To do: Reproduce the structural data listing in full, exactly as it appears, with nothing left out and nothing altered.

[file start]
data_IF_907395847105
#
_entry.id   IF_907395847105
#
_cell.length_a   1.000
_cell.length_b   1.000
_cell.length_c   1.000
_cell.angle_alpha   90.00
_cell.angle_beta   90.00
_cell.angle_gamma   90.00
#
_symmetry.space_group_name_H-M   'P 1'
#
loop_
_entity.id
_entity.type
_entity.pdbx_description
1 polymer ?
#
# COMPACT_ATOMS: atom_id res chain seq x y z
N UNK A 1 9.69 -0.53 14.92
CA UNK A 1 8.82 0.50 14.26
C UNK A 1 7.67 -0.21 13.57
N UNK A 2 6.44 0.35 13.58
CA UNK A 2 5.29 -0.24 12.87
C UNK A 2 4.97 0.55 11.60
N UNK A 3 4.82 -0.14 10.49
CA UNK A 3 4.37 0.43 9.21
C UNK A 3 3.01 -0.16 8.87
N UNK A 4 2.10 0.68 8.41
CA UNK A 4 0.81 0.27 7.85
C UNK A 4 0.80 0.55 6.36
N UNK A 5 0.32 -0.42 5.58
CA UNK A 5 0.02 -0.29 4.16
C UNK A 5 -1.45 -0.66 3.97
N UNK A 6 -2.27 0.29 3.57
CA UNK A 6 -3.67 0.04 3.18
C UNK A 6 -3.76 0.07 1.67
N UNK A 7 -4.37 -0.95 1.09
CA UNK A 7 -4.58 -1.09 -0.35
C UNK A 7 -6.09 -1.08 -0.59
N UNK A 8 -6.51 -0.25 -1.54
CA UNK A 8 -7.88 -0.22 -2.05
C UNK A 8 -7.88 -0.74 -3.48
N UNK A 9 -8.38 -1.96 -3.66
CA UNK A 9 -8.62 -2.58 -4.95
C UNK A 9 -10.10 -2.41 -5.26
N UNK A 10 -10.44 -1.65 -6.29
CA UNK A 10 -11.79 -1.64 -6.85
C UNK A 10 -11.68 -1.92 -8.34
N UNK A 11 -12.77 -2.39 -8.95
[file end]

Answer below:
data_IF_907395847105
#
_entry.id   IF_907395847105
#
_cell.length_a   1.000
_cell.length_b   1.000
_cell.length_c   1.000
_cell.angle_alpha   90.00
_cell.angle_beta   90.00
_cell.angle_gamma   90.00
#
_symmetry.space_group_name_H-M   'P 1'
#
loop_
_entity.id
_entity.type
_entity.pdbx_description
1 polymer ?
#
# COMPACT_ATOMS: atom_id res chain seq x y z
N UNK A 1 9.69 -0.53 14.92
CA UNK A 1 8.82 0.50 14.26
C UNK A 1 7.67 -0.21 13.57
N UNK A 2 6.44 0.35 13.58
CA UNK A 2 5.29 -0.24 12.87
C UNK A 2 4.97 0.55 11.60
N UNK A 3 4.82 -0.14 10.49
CA UNK A 3 4.37 0.43 9.21
C UNK A 3 3.01 -0.16 8.87
N UNK A 4 2.10 0.68 8.41
CA UNK A 4 0.81 0.27 7.85
C UNK A 4 0.80 0.55 6.36
N UNK A 5 0.32 -0.42 5.58
CA UNK A 5 0.02 -0.29 4.16
C UNK A 5 -1.45 -0.66 3.97
N UNK A 6 -2.27 0.29 3.57
CA UNK A 6 -3.67 0.04 3.18
C UNK A 6 -3.76 0.07 1.67
N UNK A 7 -4.37 -0.95 1.09
CA UNK A 7 -4.58 -1.09 -0.35
C UNK A 7 -6.09 -1.08 -0.59
N UNK A 8 -6.51 -0.25 -1.54
CA UNK A 8 -7.88 -0.22 -2.05
C UNK A 8 -7.88 -0.74 -3.48
N UNK A 9 -8.38 -1.96 -3.66
CA UNK A 9 -8.62 -2.58 -4.95
C UNK A 9 -10.10 -2.41 -5.26
N UNK A 10 -10.44 -1.65 -6.29
CA UNK A 10 -11.79 -1.64 -6.85
C UNK A 10 -11.68 -1.92 -8.34
N UNK A 11 -12.77 -2.39 -8.95